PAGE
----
As the inductor opposes any change in the current through it, work must be done by an external source so as set up current in the inductor. Energy storage in inductor is analogous to that of the capacitor but the form of energy stored is magnetic in inductor and electrical in later. The power, or rate at which an external emf E(ext) works to overcome the self-induced emf E(L) and establish current I in the current is the product I x E(ext). If only the external emf and the inductor are present, then this equals I x L x dI/dt
If the current is increasing with dI/dt > 0 then P>0, which means that the external source is doing positive work to transfer energy to the inductor. Thus, the internal energy U of the inductor is increased. On the other hand, if the current is decreasing with dI/dt < 0, we have P<0. In this case, the external source takes energy away from the inductor, causing its internal energy to go down. The total work done by the external source to increase the current from zero to I is then W(ext) = LI2/2. This is equal to the magnetic energy stored in the inductor.
Here are some of the problems which have been solved in this tutorial :
Q: Solving given circuits for equivalent inductance.
Q: Find the inductance of a uniformly wound solenoid having N turns and length L. Assume that L is much longer than the radius of the windings and the core of the solenoid is air.
Q: What would happen if a ferromagnetic material is placed inside the solenoid?
Ans. The inductance would increase. For a given current, the magnetic flux is now much greater because of the increase in the field originating from the magnetization of the ferromagnetic material.
Q: Calculate the inductance of solenoid with a material of 100 o in its core. It has 100 turns and the length of the solenoid is 50cm and its cross sectional area is 10sqcm.
Q: A long solenoid with length l and a radius R consists of N turns of wire. A current I passes through the coil. Find the energy stored in the system.
Q: If the flux through a 200-turn coil changes steadily from 1 Wb to 4 Wb in one second, what is the voltage induced?
Q: If the current through a 5-mH inductance changes at the rate of 1000 A/s, what is the voltage induced?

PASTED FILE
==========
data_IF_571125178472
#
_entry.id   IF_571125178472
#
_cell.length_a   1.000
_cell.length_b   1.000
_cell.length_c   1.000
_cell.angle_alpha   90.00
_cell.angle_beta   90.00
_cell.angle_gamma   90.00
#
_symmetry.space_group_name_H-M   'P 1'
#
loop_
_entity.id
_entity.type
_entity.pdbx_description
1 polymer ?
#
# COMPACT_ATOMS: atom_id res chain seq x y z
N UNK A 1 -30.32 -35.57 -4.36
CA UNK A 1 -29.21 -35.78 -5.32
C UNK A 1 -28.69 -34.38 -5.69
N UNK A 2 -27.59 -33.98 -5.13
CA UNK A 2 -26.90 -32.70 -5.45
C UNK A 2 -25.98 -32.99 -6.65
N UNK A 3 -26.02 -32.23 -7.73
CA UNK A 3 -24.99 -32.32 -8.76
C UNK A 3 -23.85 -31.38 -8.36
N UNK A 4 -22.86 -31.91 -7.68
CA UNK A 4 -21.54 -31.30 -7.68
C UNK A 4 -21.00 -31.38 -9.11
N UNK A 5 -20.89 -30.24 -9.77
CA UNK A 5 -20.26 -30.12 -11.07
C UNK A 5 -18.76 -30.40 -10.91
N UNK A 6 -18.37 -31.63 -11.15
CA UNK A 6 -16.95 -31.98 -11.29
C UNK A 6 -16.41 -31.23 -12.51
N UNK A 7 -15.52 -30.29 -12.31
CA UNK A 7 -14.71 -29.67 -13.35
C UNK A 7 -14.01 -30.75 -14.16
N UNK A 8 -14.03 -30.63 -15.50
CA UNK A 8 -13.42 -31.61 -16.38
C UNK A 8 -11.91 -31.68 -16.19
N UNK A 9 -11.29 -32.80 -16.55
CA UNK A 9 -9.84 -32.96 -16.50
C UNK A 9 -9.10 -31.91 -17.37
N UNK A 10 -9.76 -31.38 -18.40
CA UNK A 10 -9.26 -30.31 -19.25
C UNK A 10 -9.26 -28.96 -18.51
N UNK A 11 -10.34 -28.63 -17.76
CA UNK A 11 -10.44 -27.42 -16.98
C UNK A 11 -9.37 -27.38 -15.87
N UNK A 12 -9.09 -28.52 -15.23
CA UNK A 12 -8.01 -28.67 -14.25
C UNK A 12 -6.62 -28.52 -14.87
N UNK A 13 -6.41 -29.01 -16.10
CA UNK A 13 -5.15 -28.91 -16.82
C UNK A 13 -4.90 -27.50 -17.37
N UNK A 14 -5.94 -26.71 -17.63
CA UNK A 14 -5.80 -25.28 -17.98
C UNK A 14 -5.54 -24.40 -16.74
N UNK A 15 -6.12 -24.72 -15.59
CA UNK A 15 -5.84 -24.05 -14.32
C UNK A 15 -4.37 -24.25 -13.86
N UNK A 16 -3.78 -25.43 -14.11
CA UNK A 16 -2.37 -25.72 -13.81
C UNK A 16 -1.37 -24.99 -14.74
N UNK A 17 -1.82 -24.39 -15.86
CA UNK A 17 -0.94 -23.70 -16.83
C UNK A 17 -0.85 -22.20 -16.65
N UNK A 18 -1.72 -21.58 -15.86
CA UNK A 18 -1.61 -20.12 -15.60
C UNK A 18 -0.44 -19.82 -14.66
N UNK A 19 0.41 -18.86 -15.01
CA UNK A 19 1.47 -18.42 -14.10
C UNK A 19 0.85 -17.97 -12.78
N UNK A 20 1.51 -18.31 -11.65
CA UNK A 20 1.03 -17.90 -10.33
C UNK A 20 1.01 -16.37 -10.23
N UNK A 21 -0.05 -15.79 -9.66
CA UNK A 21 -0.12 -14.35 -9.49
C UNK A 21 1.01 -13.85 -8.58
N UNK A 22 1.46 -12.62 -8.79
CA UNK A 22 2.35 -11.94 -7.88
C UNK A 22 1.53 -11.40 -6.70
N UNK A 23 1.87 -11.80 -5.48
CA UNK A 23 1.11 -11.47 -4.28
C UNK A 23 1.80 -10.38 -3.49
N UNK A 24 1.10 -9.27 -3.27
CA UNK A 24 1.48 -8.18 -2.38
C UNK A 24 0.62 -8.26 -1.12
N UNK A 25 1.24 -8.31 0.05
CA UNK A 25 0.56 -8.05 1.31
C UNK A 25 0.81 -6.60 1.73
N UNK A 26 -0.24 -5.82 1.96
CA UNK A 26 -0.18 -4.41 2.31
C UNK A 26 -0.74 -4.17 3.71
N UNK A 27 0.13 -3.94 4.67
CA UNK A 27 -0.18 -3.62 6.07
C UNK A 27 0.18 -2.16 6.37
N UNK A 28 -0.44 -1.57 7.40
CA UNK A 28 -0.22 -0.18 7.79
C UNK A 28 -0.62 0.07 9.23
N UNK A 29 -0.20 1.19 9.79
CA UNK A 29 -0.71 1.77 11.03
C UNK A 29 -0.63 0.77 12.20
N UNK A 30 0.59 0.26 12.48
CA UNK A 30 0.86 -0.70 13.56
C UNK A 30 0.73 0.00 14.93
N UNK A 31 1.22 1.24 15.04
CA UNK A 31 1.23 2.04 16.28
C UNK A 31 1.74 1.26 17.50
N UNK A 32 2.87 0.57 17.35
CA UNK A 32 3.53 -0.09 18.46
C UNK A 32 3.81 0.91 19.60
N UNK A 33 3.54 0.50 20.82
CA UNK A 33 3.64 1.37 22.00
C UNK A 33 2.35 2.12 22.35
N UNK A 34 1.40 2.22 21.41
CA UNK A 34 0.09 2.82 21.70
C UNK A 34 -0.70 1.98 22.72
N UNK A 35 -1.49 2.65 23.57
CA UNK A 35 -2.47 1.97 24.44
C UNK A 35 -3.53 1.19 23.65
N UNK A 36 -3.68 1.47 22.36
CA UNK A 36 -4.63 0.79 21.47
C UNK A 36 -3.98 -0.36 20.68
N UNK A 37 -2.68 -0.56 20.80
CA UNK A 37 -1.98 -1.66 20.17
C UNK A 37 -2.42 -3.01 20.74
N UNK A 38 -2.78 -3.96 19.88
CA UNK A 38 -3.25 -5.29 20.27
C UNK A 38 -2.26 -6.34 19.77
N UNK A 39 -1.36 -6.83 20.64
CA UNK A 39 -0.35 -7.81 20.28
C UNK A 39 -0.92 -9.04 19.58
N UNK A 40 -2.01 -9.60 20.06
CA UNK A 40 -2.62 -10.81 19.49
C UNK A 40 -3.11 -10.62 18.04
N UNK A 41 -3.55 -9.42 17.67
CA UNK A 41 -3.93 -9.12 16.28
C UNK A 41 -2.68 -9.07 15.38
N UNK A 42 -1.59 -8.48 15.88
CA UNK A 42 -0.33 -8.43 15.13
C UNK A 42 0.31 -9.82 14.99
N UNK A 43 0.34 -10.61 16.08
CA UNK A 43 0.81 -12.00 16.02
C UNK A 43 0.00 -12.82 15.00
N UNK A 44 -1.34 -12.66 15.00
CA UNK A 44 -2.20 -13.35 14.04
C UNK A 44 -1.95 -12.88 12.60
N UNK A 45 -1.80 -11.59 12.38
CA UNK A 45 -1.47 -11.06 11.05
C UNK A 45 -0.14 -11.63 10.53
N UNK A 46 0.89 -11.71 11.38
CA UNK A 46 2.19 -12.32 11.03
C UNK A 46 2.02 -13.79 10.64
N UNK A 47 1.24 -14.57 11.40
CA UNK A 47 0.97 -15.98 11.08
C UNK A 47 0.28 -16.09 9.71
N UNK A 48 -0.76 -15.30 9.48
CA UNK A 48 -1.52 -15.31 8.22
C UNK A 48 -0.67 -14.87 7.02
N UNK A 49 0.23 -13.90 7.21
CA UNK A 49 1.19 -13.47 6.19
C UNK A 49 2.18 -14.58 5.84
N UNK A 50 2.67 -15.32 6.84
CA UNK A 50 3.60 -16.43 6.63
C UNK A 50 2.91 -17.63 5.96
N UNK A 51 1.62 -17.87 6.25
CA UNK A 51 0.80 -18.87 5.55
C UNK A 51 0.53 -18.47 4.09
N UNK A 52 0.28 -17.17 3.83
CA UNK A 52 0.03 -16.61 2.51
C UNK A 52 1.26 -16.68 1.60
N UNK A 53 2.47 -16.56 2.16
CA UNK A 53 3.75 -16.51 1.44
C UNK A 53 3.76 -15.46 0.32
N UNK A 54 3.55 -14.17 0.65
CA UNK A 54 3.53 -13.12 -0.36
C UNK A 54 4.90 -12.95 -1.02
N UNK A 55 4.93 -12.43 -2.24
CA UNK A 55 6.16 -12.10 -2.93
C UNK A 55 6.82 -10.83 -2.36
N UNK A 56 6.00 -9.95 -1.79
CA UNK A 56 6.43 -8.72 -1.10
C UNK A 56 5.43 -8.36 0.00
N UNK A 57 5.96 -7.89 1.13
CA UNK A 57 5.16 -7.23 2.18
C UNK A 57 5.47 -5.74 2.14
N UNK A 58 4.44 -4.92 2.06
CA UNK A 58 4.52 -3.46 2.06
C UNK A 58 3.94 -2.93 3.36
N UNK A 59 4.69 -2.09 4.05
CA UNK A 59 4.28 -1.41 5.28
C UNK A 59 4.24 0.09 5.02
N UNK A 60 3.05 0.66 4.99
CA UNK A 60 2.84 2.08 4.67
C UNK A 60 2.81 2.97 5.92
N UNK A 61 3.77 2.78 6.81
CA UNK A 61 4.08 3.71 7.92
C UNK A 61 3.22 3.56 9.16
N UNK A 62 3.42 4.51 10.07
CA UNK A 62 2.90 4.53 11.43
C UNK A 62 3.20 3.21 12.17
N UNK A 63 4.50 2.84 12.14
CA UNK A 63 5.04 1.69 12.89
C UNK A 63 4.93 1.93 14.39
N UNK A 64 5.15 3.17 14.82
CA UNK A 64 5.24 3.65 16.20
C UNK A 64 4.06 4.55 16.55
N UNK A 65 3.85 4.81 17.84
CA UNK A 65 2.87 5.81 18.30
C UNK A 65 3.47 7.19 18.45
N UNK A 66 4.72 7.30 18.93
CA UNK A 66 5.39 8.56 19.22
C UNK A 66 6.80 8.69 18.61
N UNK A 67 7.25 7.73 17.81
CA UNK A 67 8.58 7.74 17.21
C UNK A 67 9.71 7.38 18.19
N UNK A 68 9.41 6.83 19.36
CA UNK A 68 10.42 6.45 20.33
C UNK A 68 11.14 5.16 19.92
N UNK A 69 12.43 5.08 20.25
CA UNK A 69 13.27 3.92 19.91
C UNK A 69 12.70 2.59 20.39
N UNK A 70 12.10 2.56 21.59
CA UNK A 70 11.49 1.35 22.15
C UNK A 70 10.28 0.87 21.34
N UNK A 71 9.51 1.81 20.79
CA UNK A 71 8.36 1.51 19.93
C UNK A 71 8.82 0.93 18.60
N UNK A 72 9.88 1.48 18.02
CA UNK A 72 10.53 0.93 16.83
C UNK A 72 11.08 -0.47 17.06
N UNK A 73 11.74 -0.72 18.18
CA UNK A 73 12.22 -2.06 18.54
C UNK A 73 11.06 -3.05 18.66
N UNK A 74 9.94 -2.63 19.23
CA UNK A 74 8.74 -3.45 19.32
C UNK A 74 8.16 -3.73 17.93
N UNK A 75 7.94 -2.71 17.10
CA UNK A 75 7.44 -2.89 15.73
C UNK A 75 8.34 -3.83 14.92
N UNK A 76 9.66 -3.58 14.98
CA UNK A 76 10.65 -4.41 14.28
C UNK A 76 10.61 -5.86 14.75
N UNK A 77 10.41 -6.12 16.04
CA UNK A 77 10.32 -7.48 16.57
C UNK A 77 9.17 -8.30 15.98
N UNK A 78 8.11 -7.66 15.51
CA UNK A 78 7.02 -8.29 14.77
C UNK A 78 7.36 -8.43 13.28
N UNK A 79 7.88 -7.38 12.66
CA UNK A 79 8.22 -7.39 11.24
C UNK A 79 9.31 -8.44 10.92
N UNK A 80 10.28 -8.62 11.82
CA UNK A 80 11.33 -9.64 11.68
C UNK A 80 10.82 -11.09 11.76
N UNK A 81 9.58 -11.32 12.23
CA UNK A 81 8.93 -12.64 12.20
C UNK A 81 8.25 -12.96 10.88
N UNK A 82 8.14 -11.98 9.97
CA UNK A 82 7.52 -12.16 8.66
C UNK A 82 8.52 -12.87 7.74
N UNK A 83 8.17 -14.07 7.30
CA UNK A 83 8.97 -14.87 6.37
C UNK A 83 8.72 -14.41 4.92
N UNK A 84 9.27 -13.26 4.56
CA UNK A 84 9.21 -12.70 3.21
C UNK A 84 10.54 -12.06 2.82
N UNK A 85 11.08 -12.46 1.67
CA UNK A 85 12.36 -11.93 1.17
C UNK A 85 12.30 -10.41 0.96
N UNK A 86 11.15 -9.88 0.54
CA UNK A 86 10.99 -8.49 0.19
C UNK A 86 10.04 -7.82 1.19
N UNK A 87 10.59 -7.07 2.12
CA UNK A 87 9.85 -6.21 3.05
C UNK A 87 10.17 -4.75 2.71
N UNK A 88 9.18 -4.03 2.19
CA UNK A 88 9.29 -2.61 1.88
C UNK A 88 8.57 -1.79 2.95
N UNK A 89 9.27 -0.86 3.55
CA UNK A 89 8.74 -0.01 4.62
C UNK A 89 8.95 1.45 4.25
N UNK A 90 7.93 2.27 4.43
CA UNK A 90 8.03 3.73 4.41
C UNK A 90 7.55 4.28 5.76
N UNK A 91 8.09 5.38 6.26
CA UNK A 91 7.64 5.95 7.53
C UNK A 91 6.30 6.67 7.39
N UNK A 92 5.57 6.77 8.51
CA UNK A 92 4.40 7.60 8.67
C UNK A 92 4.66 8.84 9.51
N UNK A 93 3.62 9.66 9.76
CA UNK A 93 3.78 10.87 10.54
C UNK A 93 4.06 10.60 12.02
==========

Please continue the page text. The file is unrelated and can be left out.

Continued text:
Q: A long solenoid with length l and a cross-sectional area A consists of N1 turns of wire. Another solenoid of N2 turns is around it.
(1) Calculate the mutual inductance M, assuming that all the flux from the solenoid passes through the outer coil.
(2) Relate the mutual inductance M to the self-inductances and of the solenoid and the coil.
Q: Consider a coil made of thin copper wire (radius ~ 0.25 mm) and has about 600 turns of average diameter 25 mm over a length of 25 mm. What approximately should the resistance and inductance of the coil be? The resistivity of copper at room
temperature is around 20 nΩ-m. Note that your calculations can only be approximate because this is not at all an ideal solenoid (where length >> diameter).
Q: Calculate the mutual inductance of two solenoids in the above case if N1= 1500 turns, N2= 800 turns, A= 1sqcm, l = 0.02m
Q: An inductor has a negligible resistance and an inductance of 200mH and is connected is series with a 1KΩ resistor to a 24V, d.c supply. Determine the time constant of the circuit and the steady-state value of the current flowing in the circuit. Find a) the current flowing in the circuit at a time equal to one time constant b) the voltage drop across the inductor at a time equal to two time constants and c) the voltage drop across the resistor after a time equal to a three time constants.
Q: In a series R-L circuit, the application of a direct voltage results in a steady state current of 0.632 I in 1 second. I being the final steady state value of the current. However, after the current has reached it final value, a sudden short circuit is applied against the source. What would be the value of the current after one second?
Q: Find the current in a series RL circuit having R=2 and L=10 while a dc voltage of 100V is applied. What is the value of this current after 5sec of switching on ?
Complete Tutorial with Solved Problems :
Related Tutorials ( Introduction to Electrical Circuits - DC ) :